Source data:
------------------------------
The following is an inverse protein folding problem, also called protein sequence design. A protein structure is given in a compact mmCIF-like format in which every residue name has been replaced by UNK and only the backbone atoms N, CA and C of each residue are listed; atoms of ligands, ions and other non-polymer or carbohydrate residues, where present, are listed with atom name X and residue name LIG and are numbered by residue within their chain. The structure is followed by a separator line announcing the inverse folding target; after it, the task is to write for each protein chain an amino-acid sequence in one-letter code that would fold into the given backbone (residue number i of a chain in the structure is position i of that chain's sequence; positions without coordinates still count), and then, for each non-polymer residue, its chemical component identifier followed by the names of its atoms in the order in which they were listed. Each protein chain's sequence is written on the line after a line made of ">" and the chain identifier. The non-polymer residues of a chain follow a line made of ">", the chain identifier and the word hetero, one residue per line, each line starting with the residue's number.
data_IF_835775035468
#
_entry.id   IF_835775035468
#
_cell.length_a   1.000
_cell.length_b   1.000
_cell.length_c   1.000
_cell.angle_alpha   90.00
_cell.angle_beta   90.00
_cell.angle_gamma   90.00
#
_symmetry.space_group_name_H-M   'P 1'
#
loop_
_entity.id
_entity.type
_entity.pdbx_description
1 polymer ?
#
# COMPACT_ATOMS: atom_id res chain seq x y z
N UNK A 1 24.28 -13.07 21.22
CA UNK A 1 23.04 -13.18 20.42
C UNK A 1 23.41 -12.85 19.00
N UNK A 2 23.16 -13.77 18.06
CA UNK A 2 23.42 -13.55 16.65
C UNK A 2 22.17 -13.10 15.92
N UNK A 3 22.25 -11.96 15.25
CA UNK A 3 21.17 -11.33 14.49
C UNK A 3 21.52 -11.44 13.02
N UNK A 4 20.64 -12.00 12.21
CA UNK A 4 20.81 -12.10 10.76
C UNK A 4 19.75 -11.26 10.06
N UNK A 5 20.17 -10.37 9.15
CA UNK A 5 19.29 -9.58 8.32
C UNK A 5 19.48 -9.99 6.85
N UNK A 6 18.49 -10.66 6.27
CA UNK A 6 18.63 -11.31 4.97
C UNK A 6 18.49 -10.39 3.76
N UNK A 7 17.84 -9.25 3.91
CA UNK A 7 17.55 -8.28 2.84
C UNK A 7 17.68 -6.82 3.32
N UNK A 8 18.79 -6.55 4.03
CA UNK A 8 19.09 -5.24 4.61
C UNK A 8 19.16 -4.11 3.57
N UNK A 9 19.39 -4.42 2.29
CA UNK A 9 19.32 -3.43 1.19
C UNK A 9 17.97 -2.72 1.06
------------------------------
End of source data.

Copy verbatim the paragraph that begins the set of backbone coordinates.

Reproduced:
The following is an inverse protein folding problem, also called protein sequence design. A protein structure is given in a compact mmCIF-like format in which every residue name has been replaced by UNK and only the backbone atoms N, CA and C of each residue are listed; atoms of ligands, ions and other non-polymer or carbohydrate residues, where present, are listed with atom name X and residue name LIG and are numbered by residue within their chain. The structure is followed by a separator line announcing the inverse folding target; after it, the task is to write for each protein chain an amino-acid sequence in one-letter code that would fold into the given backbone (residue number i of a chain in the structure is position i of that chain's sequence; positions without coordinates still count), and then, for each non-polymer residue, its chemical component identifier followed by the names of its atoms in the order in which they were listed. Each protein chain's sequence is written on the line after a line made of ">" and the chain identifier. The non-polymer residues of a chain follow a line made of ">", the chain identifier and the word hetero, one residue per line, each line starting with the residue's number.